4 – ETA (The date you expect to complete the project): A customer has every right to know when he can expect his project to be completed. Chances are you handle multiple projects simultaneously, which is why it is in the project manager’s and the programmers’ best interest to come up with a realistic deadline so everyone can schedule out their work days based on the priorities and due dates. Don’t be too conservative with the ETA. Realize that delays happen and choose your deadline accordingly. This way you can be certain that you’ll fulfill the client’s expectations. And as project managers, we shouldn’t over promise and under deliver, right?
I also recommend that you give the ETA in terms of business days, rather than calendar days, so it’s easier to plan ahead.
5 – Any functionality that is outside the scope of the project will be billed at $ () per hour: As I’ve mentioned before, it’s very likely that a custom programming client will have additional requests throughout the project and phrase them in a way that makes it sound like it’s part of the contract. However, it often is outside the scope of the project. If you notice this happening very often, it may be that they’re trying to squeeze in extra work without paying an extra penny. This clause is a must for a custom programming/e-commerce contract. Of course, if you’re going to bill for any work done outside the scope of the project, you must clearly outline the initial deliverables within the contract.
6 – Initial development of custom projects often includes bugs or errors. The client realizes these are likely to happen and agrees to hold (company) “forever harmless” from any loss resulting in such bugs. Finding and resolving bugs is part of the development process and subject to maintenance which will be performed at $() per hour: To me, this is one of the must-have’s of a custom programming contract. Just like a patient has to sign a consent form before undergoing a surgery, a custom programming client also needs to sign a contract with a “warning” like this, so that they know what to expect. It can help ease their minds if you’re able to offer a maintenance package or other solution at a discounted price.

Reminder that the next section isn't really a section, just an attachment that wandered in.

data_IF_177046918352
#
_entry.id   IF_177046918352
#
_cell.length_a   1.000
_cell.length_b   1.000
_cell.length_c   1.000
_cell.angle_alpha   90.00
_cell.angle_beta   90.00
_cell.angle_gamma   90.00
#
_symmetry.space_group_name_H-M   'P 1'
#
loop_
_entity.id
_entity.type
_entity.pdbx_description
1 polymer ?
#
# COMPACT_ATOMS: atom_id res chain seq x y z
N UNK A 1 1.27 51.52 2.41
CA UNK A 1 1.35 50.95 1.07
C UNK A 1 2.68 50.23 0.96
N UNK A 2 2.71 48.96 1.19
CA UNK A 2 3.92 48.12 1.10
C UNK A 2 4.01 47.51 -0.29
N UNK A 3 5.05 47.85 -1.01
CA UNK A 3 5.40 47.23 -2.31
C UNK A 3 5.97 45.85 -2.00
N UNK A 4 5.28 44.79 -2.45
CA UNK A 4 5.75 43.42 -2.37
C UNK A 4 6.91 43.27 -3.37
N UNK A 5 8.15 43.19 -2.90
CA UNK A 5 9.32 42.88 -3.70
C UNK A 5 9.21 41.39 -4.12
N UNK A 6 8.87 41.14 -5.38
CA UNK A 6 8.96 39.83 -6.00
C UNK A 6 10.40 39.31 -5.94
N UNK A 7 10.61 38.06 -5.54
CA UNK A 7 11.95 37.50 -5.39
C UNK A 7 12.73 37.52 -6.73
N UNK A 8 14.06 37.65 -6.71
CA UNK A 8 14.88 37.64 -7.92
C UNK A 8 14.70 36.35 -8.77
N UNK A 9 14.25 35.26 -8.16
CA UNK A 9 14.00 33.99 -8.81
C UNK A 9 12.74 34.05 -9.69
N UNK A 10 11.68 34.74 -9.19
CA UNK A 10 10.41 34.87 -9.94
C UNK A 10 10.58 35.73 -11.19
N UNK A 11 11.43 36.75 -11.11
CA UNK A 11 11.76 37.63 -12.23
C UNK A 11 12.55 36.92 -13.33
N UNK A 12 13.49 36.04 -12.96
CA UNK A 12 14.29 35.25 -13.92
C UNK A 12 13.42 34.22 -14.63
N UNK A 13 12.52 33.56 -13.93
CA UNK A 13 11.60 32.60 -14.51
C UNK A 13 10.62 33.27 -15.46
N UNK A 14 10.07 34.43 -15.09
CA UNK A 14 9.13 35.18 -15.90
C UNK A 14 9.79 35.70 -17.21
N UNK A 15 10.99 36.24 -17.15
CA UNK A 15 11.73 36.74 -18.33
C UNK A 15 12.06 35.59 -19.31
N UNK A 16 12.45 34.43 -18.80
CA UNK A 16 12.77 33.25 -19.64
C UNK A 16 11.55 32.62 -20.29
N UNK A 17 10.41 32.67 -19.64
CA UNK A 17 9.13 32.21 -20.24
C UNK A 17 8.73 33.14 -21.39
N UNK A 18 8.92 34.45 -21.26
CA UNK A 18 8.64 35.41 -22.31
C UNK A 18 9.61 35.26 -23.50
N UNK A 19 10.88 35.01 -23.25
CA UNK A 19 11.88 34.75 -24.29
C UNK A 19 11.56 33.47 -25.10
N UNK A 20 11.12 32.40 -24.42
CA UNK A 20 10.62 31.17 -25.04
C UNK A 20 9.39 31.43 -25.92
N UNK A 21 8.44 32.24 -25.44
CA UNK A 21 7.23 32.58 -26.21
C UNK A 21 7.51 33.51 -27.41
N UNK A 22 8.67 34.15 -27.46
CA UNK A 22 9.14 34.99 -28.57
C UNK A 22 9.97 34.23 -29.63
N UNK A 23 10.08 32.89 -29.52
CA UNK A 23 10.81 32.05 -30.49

And last, but certainly not least, is that a contract must have clear deliverables. The initial conversation with a prospect usually starts with a phone call where the details of what the client needs and what can be delivered are laid out. Whatever your preferred method of initial communication is, whether email, phone or in person, make sure you clearly outline all the deliverables in the contract and that the client reads and agrees to it before signing it. It’s important to set clear expectations from the beginning to prevent endless back and forth along the way, which can be frustrating and exhausting for both you and your clients.
Offering custom programming and e-commerce services means you’re able to provide your clients with truly unique solutions. However, it’s important to remember the nature of these solutions, which must often evolve as technology does and be updated as the platforms they’re on are updated. Setting realistic expectations for your clients while hammering out the details of the contract is one of the most important things you can do to make the project a success and save yourself and your programmers a lot of grief. Transparency is key.
Have you reviewed your contracts lately? Do you keep encountering the same issues with different clients? You may want to consider revising the terms for the new contracts you sign.
If there are any important issues you think should be outlined in a custom programming or e-commerce contract, let me know in the comments section below!